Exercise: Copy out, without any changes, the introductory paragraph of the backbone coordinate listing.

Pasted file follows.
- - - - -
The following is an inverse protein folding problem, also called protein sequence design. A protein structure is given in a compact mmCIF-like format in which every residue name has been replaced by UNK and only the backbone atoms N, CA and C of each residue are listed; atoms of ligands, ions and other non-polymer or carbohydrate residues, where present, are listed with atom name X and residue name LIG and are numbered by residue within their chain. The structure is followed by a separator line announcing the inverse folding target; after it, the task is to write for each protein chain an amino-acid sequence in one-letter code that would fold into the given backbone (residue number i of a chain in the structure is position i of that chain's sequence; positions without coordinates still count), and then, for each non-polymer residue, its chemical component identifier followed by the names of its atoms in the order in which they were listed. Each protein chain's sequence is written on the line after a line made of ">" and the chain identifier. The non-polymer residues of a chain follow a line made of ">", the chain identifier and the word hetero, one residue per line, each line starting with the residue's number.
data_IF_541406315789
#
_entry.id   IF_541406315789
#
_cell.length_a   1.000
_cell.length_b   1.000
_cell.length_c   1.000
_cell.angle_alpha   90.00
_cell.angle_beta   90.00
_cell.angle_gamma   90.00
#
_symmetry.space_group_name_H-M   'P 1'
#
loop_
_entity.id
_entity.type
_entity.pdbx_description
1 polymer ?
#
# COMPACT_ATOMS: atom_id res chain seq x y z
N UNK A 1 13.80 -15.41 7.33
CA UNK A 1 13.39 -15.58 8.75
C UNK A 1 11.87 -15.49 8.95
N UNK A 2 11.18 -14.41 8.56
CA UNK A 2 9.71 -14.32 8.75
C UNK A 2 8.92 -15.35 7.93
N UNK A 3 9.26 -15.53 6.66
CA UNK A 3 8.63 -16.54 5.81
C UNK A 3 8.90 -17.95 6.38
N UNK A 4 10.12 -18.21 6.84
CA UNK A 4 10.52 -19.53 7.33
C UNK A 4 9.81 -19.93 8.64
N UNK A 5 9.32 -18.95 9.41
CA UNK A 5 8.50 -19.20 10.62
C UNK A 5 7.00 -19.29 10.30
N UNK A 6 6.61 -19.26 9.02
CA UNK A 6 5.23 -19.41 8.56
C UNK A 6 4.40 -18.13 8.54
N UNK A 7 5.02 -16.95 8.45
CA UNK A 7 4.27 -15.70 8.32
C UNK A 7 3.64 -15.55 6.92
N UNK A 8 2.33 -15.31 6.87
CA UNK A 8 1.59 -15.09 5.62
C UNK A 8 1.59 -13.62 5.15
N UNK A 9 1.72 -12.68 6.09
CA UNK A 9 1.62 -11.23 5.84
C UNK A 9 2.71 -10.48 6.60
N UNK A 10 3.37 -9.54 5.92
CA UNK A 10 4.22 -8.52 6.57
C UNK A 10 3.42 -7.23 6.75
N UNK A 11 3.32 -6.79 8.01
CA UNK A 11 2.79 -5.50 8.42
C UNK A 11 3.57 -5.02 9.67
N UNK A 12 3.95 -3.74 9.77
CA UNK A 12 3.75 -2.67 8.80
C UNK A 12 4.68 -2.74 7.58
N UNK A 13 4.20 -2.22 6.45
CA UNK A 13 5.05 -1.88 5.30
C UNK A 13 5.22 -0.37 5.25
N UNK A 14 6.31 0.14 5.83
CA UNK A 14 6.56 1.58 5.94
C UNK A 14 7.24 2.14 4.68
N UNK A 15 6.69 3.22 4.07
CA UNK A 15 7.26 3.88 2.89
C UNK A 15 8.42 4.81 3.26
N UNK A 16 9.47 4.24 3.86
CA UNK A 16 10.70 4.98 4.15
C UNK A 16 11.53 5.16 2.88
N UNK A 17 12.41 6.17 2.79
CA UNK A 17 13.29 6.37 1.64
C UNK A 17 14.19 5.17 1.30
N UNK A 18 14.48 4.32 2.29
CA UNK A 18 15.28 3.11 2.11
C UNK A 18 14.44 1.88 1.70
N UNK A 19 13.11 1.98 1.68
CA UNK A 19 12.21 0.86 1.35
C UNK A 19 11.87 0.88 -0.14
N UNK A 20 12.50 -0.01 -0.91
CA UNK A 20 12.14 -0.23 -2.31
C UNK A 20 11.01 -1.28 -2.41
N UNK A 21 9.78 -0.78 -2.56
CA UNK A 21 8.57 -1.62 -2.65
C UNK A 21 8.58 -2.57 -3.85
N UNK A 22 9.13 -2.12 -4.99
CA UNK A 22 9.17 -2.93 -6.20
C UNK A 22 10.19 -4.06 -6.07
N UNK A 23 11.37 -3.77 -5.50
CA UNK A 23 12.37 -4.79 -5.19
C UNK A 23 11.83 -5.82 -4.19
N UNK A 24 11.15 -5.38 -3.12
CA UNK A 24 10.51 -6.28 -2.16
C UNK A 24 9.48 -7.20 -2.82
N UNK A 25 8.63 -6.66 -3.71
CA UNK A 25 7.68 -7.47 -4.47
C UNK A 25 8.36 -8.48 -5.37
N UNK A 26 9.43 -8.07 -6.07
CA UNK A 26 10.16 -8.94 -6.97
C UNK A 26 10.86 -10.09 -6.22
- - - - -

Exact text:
The following is an inverse protein folding problem, also called protein sequence design. A protein structure is given in a compact mmCIF-like format in which every residue name has been replaced by UNK and only the backbone atoms N, CA and C of each residue are listed; atoms of ligands, ions and other non-polymer or carbohydrate residues, where present, are listed with atom name X and residue name LIG and are numbered by residue within their chain. The structure is followed by a separator line announcing the inverse folding target; after it, the task is to write for each protein chain an amino-acid sequence in one-letter code that would fold into the given backbone (residue number i of a chain in the structure is position i of that chain's sequence; positions without coordinates still count), and then, for each non-polymer residue, its chemical component identifier followed by the names of its atoms in the order in which they were listed. Each protein chain's sequence is written on the line after a line made of ">" and the chain identifier. The non-polymer residues of a chain follow a line made of ">", the chain identifier and the word hetero, one residue per line, each line starting with the residue's number.